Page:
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The Court of Appeal has clarified the employment status of Methodist Ministers.

The Methodist Minister in this case resigned from her post and then went on to present a claim for unfair constructive dismissal against the President of the Methodist Conference. In order for her to succeed in her claim it was necessary for her to demonstrate that she was an employee of the Methodist Conference.

Before this the Courts had held that the spiritual nature of the work of a Minister of Religion meant the law presumed they could not be working under a contract of employment though this could be rebutted. However, the Court of Appeal recognised that the law has evolved and said that such decisions should no longer be followed. It said that there is no basis for concluding that a minister’s spiritual role in itself precludes an intention to create a contractual employment relationship. Accordingly, it ruled that she was an employee and, therefore, able to bring a claim for unfair constructive dismissal.

This case applied to a Methodist Minister appointed by a congregation or group of congregations, however there must now be a risk that other Ministers of religion may also be found to be employees .

Case reference: President of the Methodist Conference v Preston (formerly Moore).

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Employers will be relieved to hear that agency workers are not employees! Well, not in these circumstances case anyway.

This case concerned the legal status of 3 individuals who had been supplied by an employment business to carry out work for one of its clients prior to the employment business being placed into voluntary liquidation.

The EAT had to decide whether the individuals concerned were ‘employees’ of the employment business. If they were, the Secretary of State would be liable to them under sections 182-188 of the Employment Rights Act 1996 in respect of wages that had not been paid to them by the employment business.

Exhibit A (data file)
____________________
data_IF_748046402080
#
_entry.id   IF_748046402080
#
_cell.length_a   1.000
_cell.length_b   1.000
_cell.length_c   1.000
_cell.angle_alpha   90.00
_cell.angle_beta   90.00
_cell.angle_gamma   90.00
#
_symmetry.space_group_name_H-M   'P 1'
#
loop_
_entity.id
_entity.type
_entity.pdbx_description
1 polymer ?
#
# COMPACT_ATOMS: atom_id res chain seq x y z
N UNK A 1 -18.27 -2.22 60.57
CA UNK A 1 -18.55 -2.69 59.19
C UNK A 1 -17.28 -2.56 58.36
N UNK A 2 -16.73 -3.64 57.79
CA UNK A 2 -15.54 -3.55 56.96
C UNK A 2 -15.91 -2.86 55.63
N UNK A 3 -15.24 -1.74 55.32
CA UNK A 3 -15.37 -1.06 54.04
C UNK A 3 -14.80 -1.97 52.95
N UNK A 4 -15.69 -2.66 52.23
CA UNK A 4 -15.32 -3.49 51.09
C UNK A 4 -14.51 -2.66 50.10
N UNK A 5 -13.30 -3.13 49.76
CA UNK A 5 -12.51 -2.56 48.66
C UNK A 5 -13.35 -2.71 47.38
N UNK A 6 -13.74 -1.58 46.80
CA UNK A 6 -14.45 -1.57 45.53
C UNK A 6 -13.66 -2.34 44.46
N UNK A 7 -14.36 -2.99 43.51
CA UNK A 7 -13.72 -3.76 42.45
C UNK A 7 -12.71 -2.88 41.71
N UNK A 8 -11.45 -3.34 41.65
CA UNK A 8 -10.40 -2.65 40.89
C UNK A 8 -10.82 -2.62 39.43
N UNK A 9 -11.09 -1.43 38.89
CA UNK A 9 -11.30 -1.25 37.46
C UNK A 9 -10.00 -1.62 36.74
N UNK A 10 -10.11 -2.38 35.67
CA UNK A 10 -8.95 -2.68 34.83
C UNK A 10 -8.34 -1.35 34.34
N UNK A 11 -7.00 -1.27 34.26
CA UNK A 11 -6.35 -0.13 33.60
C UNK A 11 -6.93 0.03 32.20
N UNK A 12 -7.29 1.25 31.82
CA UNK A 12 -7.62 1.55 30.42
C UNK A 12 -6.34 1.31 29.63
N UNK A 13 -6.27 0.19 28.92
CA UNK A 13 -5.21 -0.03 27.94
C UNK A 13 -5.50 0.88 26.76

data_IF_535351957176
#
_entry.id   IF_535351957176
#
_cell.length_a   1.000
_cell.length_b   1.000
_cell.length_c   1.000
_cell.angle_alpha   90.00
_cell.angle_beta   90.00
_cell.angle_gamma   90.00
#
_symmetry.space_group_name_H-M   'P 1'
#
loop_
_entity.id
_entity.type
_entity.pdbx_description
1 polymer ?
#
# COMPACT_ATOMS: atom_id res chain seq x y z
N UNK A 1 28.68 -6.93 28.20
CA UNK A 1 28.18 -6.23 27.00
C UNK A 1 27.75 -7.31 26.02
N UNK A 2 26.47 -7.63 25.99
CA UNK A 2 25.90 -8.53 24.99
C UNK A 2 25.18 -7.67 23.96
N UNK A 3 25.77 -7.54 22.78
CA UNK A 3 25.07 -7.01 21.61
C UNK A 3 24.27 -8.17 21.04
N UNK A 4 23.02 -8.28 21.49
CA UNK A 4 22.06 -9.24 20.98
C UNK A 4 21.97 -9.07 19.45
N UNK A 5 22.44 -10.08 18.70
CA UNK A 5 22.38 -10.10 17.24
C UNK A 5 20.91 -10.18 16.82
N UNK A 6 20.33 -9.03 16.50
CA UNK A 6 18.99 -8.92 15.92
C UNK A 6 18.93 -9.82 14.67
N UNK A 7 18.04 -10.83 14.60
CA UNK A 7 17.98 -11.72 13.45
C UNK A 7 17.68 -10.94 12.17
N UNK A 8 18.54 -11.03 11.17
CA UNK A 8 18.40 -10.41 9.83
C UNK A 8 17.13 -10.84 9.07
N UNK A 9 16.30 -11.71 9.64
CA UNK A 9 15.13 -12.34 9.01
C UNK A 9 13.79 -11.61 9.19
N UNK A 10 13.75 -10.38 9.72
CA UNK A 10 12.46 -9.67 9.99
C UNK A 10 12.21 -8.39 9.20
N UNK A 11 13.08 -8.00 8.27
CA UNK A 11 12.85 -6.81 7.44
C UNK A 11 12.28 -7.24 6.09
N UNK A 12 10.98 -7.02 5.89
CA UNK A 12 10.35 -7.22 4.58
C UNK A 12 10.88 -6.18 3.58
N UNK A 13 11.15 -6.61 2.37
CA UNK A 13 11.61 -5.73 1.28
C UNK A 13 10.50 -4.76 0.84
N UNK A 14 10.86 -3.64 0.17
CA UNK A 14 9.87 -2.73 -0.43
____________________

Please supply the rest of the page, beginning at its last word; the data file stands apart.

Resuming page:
The EAT was quick to dismiss the Tribunal’s earlier finding that the individuals were employees. The contract which governed the relationship between the employment business and its workers had been carefully drafted and made it clear that it did not amount to a contract of employment. There was no obligation on the employment business to provide work and the workers had no obligation to accept work. The workers would only be paid when on assignment and both the workers and the employment business were entitled to terminate the contract at any time without notice. In addition the employment business did not exercise any day-to-day control over the workers.

Case reference: The Secretary of State for Business Innovation & Skills v Mr J Studders and others.

It is hard to understand how the Tribunal reached its original finding that the workers were employees as there is nothing exceptional about the facts of this case. Only in rare cases will agency workers be regarded as employees as for a contract of employment to exist it will be necessary to show that the employment business has a sufficient degree of control over the worker’s work to make the employment business the worker’s ‘master’. It will also be necessary to show that the provisions of the contract are consistent with it being a relationship of employer and employee.

 

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